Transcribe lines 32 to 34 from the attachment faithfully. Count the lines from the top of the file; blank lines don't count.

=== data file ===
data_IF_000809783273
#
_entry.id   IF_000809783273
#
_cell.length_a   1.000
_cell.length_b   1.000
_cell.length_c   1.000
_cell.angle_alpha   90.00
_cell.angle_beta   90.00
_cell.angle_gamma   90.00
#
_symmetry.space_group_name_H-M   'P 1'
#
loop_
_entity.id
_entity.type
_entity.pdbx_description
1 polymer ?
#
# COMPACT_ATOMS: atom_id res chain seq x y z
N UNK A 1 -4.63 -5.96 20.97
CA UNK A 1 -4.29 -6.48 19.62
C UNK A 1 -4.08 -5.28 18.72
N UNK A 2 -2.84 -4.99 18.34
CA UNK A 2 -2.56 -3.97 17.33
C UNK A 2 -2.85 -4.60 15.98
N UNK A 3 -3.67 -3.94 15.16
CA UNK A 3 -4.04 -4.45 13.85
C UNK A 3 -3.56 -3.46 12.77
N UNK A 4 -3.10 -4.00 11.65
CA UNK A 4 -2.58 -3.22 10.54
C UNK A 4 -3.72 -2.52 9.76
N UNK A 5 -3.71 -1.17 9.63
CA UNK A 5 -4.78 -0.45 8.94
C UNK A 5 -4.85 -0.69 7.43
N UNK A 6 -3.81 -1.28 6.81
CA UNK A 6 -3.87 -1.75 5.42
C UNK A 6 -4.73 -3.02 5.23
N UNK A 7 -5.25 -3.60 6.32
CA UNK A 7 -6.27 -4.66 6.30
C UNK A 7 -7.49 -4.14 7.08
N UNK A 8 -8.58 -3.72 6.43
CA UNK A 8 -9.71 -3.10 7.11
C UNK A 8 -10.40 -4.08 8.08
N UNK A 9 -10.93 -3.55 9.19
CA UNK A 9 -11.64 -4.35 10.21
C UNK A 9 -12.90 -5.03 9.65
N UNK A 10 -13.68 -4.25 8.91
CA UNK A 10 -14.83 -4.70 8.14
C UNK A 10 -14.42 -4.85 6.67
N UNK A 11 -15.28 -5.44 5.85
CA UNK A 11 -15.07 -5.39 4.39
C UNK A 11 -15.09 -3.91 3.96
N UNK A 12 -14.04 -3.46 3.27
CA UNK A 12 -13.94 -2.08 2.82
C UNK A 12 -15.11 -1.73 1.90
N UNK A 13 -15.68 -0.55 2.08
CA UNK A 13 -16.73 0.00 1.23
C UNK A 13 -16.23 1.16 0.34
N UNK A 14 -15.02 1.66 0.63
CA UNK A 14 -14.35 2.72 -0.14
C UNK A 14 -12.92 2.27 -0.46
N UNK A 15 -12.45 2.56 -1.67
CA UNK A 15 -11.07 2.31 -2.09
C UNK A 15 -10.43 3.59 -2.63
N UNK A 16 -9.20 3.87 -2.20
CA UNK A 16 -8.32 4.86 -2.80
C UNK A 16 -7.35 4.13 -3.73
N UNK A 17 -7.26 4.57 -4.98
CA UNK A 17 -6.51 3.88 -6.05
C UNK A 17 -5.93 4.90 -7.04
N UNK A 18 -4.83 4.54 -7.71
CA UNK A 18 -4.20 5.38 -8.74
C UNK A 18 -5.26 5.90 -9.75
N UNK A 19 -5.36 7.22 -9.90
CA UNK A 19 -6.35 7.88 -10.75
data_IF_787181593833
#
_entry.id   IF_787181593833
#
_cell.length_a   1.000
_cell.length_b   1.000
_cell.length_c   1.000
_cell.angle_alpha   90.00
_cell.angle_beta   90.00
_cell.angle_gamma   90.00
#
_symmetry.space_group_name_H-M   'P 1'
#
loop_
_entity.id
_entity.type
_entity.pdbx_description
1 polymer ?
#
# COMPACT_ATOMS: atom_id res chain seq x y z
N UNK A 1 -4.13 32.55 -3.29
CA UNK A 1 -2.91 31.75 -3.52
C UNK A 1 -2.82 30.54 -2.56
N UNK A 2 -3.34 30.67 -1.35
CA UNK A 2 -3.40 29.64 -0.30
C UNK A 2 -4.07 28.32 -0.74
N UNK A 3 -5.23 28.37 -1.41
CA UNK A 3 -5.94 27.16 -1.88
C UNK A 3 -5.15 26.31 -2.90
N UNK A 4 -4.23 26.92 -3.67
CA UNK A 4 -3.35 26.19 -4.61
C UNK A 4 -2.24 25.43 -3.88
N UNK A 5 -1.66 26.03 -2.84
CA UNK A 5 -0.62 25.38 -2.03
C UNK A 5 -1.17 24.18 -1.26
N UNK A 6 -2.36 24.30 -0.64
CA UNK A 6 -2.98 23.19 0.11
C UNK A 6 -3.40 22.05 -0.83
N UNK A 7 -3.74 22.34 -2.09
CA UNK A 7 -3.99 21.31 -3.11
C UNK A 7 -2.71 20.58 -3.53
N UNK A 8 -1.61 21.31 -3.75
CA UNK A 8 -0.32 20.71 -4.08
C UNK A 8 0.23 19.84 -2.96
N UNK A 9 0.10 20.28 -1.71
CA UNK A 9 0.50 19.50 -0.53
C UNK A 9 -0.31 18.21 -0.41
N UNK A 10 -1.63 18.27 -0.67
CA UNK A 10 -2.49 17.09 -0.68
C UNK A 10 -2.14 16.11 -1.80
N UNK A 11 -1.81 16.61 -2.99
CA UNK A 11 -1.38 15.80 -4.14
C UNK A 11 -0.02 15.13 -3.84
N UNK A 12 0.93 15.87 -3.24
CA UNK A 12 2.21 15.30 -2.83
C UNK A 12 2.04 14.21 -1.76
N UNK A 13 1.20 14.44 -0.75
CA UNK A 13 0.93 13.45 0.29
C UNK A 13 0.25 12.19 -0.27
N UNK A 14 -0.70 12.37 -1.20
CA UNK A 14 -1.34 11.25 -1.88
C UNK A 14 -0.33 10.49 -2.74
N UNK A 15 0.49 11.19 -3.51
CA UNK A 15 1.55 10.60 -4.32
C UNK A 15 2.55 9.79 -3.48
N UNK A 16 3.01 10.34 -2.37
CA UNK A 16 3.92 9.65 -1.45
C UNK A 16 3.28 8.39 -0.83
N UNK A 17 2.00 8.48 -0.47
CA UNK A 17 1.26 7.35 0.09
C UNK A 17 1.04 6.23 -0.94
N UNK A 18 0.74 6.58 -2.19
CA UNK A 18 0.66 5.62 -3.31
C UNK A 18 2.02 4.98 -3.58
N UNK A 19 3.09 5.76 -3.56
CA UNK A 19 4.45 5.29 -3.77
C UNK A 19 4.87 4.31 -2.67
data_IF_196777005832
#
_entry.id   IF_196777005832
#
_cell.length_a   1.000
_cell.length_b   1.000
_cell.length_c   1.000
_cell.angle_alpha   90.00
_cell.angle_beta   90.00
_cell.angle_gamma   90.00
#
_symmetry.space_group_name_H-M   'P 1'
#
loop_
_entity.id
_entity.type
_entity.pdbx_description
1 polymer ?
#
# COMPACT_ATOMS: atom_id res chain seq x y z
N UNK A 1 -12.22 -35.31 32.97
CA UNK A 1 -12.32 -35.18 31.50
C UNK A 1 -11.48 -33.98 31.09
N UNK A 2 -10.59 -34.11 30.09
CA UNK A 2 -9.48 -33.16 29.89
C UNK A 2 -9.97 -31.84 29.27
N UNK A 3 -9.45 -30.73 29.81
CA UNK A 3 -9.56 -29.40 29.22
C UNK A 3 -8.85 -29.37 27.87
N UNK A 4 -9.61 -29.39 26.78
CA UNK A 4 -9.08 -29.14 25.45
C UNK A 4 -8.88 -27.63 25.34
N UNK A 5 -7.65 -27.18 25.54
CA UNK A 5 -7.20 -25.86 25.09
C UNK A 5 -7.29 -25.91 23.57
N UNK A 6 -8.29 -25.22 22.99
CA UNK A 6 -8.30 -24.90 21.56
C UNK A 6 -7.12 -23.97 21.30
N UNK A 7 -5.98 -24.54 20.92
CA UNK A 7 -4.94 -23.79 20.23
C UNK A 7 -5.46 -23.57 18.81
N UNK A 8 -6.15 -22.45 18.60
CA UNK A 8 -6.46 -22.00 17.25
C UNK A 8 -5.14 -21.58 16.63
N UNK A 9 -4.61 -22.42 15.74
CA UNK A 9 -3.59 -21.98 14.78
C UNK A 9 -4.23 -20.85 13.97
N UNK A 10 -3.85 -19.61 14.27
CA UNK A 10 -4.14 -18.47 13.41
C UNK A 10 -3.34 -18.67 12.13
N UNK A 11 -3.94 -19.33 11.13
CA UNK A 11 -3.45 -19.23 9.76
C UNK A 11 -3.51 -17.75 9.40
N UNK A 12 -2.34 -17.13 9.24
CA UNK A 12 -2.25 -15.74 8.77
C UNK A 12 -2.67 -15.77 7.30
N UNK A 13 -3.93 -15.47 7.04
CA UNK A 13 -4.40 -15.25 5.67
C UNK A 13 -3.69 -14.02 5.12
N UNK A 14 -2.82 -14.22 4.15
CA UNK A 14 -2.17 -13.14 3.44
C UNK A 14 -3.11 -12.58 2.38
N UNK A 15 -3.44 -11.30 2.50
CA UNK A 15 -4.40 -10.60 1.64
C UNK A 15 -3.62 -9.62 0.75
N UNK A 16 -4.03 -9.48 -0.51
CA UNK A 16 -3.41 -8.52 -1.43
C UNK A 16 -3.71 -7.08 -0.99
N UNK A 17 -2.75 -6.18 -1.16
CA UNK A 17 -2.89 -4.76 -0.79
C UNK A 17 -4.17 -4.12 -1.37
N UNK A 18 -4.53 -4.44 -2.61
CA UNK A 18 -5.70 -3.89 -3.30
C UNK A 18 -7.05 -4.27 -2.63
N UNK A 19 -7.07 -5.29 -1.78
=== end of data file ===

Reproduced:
C UNK A 4 -3.72 -2.52 9.76
N UNK A 5 -3.71 -1.17 9.63
CA UNK A 5 -4.78 -0.45 8.94